Group chief executive to leave “with immediate effect” after further UK construction losses discovered

Balfour Beatty

Balfour Beatty global chief executive Andrew McNaughton has resigned as the troubled UK contracting giant reveals a £30m profit warning in its UK construction division.

The firm said the write-down, which was due to problems in its major projects and M&E businesses within UK construction, would result in “significantly lower pre-tax profits in 2014” than the business had been expecting at the time of its results announcement in March.

Balfour Beatty also said it was looking to sell infrastructure consultancy Parsons Brinckerhoff, which it bought for £380m in 2009.

The firm said in a statement to the City that Andrew McNaughton, who succeeded long time chief executive Ian Tyler in April last year, had stepped down as chief executive of the group and as an executive director of the board “with immediate effect.”

His place will be taken in the interim by Steve Marshall, Balfour Beatty’s non-executive chairman, with the firm looking to announce an appointment process to replace him “shortly”.

Marshall said: “Today’s trading update is once again disappointing.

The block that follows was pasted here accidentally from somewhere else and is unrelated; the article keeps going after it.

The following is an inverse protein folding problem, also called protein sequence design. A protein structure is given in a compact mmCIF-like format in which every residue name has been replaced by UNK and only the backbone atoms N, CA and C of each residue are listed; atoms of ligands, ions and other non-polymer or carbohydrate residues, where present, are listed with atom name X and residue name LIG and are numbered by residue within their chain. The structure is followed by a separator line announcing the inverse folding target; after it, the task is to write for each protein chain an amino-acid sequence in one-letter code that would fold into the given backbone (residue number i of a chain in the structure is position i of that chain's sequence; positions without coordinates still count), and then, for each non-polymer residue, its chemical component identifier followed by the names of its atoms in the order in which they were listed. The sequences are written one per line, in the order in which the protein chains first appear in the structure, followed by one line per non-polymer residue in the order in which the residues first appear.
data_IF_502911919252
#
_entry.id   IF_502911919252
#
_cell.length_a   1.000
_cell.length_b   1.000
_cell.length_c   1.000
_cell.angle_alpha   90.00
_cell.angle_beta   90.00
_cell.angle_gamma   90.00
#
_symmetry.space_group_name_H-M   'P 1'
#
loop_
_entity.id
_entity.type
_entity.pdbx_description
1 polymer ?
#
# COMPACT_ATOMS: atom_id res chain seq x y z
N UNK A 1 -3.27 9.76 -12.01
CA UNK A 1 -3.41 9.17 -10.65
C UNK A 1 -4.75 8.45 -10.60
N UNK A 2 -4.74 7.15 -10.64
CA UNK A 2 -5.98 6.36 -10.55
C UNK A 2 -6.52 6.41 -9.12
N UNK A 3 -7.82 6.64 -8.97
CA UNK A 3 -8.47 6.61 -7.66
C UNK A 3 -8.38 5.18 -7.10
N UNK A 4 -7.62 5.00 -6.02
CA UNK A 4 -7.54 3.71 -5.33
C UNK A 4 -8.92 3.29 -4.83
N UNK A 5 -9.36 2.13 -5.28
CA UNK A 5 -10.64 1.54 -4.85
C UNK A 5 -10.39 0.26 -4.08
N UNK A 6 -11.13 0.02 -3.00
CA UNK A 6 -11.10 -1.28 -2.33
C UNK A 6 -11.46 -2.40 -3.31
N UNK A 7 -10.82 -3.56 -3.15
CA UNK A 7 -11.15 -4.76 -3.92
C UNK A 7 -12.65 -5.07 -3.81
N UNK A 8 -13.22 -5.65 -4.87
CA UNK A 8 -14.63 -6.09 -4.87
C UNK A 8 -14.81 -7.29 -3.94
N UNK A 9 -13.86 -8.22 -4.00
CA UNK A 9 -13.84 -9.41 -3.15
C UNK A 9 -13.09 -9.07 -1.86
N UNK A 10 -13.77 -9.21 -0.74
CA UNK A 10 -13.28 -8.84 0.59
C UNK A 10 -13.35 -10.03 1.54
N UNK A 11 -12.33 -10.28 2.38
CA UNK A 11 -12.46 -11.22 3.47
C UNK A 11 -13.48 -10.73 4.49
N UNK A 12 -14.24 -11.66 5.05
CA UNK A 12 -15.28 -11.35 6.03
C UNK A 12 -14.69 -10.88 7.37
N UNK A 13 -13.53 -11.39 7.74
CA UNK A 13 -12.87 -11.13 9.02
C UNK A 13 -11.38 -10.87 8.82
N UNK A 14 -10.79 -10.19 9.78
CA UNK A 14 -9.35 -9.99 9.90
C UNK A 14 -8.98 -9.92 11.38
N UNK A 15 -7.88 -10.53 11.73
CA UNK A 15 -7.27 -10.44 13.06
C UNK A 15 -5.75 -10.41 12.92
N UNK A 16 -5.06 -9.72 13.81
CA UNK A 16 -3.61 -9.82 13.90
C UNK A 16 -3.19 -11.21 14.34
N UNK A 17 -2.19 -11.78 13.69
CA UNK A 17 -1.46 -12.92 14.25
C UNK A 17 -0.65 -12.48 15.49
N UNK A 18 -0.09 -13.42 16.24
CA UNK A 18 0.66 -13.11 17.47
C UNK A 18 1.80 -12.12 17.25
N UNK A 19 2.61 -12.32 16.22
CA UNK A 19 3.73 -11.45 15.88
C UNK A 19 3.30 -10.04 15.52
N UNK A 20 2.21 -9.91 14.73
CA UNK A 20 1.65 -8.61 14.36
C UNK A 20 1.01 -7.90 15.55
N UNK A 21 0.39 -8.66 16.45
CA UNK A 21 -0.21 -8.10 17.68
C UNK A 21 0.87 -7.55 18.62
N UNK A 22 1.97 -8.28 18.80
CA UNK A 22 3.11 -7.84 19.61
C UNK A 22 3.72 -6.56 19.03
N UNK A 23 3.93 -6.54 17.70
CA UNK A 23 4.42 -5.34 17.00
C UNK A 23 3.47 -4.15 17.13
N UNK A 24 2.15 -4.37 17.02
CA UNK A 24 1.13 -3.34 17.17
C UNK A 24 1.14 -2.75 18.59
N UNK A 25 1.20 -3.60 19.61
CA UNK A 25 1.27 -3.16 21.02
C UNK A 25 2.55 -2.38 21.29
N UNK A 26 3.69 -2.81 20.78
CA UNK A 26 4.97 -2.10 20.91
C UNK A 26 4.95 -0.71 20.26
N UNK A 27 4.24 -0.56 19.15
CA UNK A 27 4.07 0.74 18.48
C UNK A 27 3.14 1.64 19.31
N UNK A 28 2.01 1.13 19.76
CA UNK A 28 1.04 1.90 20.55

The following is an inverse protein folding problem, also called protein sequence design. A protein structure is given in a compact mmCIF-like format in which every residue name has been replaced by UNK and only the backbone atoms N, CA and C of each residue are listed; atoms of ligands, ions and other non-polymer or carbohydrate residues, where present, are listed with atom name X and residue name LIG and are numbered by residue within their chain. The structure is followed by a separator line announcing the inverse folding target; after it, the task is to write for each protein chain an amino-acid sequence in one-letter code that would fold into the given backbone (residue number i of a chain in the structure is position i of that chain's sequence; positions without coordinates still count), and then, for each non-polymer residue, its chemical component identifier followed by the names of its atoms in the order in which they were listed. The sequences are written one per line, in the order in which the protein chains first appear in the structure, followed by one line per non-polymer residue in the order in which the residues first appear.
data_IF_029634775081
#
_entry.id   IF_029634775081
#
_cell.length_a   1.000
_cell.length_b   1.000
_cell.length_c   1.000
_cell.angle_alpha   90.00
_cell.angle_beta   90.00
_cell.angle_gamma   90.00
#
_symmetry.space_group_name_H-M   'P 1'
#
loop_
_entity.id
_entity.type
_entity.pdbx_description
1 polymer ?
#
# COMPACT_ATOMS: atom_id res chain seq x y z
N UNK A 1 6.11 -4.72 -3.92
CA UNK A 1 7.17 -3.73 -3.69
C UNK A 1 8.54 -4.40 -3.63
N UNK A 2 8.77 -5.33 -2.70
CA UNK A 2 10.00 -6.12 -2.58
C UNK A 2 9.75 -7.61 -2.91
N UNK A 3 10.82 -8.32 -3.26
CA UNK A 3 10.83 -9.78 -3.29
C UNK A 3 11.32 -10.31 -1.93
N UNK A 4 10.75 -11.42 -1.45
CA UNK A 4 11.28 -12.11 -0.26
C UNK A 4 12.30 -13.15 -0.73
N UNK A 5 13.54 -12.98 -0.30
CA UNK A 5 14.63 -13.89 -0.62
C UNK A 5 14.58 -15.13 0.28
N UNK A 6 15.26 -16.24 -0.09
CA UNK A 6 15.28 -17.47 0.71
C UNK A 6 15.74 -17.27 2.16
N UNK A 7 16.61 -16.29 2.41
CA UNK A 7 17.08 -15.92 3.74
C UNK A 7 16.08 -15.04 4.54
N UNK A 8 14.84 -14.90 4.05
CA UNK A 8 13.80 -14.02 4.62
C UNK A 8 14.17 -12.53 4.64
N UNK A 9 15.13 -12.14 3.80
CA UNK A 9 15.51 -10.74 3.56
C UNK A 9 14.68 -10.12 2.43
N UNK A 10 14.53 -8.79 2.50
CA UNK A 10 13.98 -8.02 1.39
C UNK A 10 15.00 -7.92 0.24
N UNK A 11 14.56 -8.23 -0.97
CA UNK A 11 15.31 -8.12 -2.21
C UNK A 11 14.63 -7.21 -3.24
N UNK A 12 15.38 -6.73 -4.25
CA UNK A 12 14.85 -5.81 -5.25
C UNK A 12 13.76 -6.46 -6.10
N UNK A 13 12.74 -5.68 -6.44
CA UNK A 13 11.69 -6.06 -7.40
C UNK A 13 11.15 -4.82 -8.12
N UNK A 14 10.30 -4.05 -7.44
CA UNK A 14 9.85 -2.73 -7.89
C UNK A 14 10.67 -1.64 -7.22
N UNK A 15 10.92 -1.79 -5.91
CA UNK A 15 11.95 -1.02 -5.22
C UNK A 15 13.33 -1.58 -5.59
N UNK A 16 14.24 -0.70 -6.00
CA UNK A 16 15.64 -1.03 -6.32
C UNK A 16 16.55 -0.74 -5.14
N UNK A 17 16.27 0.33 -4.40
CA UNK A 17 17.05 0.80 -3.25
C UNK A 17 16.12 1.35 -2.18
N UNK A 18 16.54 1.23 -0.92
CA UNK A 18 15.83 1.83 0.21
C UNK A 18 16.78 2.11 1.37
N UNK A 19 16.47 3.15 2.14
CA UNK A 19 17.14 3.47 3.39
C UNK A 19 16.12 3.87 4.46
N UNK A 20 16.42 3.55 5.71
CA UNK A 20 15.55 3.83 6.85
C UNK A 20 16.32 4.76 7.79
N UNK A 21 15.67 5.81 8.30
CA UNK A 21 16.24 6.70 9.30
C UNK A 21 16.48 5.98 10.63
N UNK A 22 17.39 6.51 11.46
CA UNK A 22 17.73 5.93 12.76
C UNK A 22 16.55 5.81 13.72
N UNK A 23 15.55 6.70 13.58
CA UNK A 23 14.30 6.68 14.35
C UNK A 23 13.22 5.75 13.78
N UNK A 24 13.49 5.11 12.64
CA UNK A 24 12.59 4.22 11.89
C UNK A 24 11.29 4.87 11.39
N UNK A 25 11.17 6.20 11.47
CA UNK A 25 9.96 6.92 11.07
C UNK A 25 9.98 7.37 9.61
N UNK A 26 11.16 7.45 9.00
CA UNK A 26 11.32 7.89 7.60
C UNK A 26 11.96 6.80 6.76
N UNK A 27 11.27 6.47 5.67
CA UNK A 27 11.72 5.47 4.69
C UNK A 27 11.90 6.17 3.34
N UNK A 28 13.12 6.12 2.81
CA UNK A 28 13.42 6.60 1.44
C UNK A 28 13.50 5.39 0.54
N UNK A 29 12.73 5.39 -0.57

“The board is committed to rapidly addressing the root causes. As a result, action is being taken to improve operational delivery in the UK construction business.”

Balfour Beatty’s share price was down 18% in early trading this morning following the news.

The latest profit warning comes a year after Balfour Beatty announced a £50m profit warning in its UK construction business.

Last year revenue in its UK construction business tumbled 12% to £2.8bn, with profit £60m short of expectations.

In its statement this morning the firm said that actions taken last year to improve the performance of the UK construction business “are taking effect, but at a slower pace than expected”.

“There has been significant performance improvement in the regional construction business, but the M&E and major buildings projects businesses have both experienced significant operational issues,” the firm said.

The firm said the M&E business had experienced “an extremely challenging first quarter”, due to “adverse market conditions”; “poor operational delivery issues on a number of contracts”; and “low order intake”.

In the major projects business, the firm said it had experienced “further cost increases and delays”.